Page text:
Want to start your own business but find yourself stuck in a day job? Here’s how to use that 9-to-5 to your advantage.
Picture it: you had an idea for a business. You researched, you scrimped and you saved for your prototype. Your significant other gave it a wink and your grandmother cannot wait to see you on the Forbes list!
You get to wake up each day and make your own rules. Your time is your own. Gone are those endless meetings, your annoying supervisor and the unrealistic deadlines. You can finally burn that useless employee manual.
Oh, but wait. What’s that piercing sound? Your alarm clock?
Off to your day job you go…
There’s plenty of great advice on day jobs and dream jobs. And the truth is, you can use your day job to make progress on your dream business. Here are four ways to do that:
1. Change your perspective
Your day job is the gift that keeps on giving; it is an investment. With your steady paycheck, you’re able to finance your dream. Set aside a specific amount of your paycheck for your business venture, and remind yourself not to resent your 9-to-5—it’s helping you move toward that big goal.
2. Take your financial temperature
Knowing how to manage your money is the first step to being a successful entrepreneur. The moment you decide to make the leap to being your own boss, you need to take a candid assessment of your financial picture: your credit score, your savings, your debt. If your personal finances are in shambles, you should address those issues while you still have a steady paycheck coming in before throwing yourself into your business full-time.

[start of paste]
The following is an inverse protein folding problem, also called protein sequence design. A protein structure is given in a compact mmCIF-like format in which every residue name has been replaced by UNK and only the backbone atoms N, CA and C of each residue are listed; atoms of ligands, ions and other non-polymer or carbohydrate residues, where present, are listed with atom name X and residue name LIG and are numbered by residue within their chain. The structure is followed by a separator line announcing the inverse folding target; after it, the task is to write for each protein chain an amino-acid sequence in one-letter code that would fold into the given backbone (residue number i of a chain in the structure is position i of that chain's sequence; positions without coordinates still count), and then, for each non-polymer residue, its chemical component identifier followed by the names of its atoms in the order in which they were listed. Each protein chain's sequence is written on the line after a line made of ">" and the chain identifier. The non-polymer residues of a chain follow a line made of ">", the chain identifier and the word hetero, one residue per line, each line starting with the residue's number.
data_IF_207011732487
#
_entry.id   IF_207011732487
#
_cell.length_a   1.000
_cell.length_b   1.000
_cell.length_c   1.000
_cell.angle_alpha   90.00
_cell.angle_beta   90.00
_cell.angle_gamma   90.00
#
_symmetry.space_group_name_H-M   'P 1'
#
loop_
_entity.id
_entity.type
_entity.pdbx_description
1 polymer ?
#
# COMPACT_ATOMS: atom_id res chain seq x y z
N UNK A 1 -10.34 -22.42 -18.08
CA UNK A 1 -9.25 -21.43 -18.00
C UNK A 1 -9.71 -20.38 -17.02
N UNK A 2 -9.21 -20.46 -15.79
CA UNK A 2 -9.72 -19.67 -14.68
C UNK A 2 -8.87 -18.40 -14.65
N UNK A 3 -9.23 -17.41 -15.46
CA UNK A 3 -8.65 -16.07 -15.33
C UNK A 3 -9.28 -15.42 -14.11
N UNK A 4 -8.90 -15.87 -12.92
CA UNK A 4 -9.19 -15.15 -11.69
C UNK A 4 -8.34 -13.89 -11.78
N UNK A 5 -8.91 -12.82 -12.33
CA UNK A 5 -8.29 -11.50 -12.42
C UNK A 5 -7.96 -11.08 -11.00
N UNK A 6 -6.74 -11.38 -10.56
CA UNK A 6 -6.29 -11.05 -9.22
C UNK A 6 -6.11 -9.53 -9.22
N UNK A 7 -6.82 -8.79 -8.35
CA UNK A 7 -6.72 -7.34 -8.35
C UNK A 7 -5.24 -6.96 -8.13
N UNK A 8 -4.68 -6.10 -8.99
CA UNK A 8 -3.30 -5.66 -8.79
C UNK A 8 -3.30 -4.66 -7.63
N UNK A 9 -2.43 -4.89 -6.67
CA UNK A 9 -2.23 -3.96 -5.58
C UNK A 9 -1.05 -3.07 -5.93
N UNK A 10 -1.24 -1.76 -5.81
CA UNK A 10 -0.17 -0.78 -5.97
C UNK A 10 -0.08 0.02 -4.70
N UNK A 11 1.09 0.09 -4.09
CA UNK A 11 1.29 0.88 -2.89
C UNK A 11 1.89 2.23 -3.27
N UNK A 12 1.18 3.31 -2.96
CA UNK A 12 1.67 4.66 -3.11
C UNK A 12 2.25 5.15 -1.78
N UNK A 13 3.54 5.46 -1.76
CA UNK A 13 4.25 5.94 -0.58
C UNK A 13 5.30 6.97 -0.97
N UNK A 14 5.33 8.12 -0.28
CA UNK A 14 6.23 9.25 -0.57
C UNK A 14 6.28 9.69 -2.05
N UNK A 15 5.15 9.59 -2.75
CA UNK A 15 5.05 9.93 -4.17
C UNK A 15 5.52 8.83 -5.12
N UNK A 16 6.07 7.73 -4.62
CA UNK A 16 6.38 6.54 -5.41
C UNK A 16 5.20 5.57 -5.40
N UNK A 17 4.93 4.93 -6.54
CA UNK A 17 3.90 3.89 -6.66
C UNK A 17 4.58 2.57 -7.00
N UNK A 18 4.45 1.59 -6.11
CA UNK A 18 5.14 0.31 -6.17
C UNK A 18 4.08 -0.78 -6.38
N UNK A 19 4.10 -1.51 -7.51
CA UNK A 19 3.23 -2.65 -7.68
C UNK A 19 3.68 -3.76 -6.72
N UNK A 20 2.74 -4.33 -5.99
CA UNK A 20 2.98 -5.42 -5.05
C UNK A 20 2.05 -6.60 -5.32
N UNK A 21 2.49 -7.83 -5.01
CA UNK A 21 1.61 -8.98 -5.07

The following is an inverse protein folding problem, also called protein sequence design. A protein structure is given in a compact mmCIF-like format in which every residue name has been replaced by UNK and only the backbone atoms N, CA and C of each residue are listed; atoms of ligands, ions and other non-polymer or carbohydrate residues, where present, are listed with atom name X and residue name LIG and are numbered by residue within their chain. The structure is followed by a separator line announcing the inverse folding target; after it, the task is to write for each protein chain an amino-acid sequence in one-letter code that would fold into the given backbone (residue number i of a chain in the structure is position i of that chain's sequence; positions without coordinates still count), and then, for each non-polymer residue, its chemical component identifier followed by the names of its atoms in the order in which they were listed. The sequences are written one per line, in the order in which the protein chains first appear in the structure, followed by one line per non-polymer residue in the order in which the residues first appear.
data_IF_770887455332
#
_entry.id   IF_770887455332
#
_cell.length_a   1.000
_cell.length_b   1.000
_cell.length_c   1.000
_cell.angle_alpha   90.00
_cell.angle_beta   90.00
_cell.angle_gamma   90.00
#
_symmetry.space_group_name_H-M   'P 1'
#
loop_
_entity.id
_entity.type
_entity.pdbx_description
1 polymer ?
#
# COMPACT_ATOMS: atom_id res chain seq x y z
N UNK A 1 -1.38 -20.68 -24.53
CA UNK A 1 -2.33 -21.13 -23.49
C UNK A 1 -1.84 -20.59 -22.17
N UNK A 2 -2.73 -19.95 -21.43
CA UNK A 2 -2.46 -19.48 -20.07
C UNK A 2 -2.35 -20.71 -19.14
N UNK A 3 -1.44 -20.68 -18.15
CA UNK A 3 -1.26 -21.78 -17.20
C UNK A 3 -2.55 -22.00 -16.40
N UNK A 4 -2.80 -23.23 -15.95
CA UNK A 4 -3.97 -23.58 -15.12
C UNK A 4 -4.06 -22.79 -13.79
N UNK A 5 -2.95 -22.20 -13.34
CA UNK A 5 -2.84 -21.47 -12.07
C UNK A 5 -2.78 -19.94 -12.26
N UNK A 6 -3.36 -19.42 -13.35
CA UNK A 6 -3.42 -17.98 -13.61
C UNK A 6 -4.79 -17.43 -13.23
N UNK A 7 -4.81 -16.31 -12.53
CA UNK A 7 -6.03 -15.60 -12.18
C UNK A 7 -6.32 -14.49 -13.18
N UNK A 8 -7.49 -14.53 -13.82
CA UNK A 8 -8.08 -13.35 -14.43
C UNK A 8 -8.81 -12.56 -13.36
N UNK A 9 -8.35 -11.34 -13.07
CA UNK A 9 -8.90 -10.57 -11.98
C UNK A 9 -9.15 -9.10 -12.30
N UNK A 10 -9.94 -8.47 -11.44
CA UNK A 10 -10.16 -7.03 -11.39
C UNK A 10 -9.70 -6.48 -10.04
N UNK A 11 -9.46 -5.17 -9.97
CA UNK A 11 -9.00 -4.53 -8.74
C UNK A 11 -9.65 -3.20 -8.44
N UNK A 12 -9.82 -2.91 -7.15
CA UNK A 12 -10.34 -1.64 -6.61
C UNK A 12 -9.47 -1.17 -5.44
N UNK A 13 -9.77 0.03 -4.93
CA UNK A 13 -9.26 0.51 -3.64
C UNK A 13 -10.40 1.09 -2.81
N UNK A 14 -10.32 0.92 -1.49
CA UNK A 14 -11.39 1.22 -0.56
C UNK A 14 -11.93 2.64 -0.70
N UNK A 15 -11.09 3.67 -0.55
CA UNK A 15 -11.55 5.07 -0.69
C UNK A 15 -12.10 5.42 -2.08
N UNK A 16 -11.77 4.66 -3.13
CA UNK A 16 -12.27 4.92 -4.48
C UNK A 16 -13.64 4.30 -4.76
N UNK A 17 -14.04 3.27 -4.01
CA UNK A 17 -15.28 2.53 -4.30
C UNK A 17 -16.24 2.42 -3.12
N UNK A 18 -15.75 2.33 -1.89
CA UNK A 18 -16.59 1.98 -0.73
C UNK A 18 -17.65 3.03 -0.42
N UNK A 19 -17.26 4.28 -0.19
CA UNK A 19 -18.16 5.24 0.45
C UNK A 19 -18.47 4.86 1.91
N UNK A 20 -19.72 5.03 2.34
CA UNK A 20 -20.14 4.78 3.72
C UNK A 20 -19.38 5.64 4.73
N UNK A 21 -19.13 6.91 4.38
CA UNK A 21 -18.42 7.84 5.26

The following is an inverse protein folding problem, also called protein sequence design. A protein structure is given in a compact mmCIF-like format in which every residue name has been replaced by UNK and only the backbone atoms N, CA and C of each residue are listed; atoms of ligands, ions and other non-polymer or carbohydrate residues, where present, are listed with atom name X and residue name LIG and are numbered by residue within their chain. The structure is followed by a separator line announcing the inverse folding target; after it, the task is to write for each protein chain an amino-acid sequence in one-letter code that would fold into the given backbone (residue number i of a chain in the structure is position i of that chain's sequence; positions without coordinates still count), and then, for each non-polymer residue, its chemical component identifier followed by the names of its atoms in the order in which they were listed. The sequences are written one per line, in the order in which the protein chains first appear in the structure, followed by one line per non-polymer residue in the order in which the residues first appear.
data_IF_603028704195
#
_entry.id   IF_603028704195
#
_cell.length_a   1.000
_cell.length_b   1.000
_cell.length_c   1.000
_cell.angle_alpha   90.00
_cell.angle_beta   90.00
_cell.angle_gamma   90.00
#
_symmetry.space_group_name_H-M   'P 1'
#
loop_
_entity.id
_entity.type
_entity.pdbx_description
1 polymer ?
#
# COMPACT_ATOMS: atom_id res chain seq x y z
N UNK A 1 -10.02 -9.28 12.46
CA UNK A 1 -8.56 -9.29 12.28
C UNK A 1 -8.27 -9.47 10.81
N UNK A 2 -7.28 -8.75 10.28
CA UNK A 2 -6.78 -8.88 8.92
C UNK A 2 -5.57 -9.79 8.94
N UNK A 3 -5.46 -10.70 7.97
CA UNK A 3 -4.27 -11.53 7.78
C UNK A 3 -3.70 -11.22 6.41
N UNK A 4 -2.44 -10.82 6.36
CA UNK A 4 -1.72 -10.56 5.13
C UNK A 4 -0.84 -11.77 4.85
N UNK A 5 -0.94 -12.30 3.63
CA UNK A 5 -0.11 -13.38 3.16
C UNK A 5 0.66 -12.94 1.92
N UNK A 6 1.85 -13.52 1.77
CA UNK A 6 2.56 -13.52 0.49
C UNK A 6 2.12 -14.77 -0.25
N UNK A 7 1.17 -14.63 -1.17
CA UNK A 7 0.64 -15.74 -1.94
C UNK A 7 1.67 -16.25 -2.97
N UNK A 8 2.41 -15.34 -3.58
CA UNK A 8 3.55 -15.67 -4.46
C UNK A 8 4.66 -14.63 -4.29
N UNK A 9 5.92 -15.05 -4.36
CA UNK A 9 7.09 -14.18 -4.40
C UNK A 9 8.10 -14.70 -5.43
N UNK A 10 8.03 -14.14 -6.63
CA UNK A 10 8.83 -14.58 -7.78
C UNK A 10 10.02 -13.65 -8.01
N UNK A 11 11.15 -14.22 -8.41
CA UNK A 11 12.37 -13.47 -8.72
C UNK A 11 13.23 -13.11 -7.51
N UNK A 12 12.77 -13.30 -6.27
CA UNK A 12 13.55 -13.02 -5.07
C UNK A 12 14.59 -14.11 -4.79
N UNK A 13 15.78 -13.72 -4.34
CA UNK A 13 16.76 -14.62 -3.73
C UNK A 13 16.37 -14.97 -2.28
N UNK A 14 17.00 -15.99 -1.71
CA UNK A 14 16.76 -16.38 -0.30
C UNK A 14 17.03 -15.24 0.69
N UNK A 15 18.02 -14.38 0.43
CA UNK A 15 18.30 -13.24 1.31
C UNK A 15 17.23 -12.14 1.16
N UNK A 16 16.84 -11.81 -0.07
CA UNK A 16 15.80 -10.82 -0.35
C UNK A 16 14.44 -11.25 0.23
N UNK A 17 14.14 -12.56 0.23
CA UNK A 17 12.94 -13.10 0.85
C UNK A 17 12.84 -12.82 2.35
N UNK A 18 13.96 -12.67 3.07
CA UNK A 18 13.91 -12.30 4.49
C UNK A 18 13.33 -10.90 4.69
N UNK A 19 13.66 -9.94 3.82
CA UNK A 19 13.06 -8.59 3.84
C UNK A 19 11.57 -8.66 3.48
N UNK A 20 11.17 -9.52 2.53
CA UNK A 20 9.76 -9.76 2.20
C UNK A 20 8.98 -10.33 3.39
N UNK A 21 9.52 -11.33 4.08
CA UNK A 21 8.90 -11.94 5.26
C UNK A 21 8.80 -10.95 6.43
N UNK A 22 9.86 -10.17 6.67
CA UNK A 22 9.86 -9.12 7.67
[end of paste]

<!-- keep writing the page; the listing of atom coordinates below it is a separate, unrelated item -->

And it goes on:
3. Learn everything you can from everyone you can
One day you’ll be glad you did. That self-righteous coworker who knows Excel as if he created the program? He’s the one you want to ask how to create master spreadsheets. The assistant with the ever-annoying attention to detail? Follow her example to learn how you can stay on top of your game.
This is the time to seek out mentors and others who can teach you specific skills so you don’t have to spend thousands on post-college courses. Your workplace likely has built-in teachers, so suck as much knowledge out of them as you can.
4. Stop wasting time
Some days, you’ll be impatient and anxious to start your business. Don’t these folks know you have other things to do?
That mindset—though natural—is a waste of time. It often can end up a waste of money, too; you’ll eat through your budget while rushing your business off the ground.
Instead, focus on what you can accomplish during commutes, lunch, evenings and weekends. Then create realistic a timetable for your exit strategy and new focus: your business.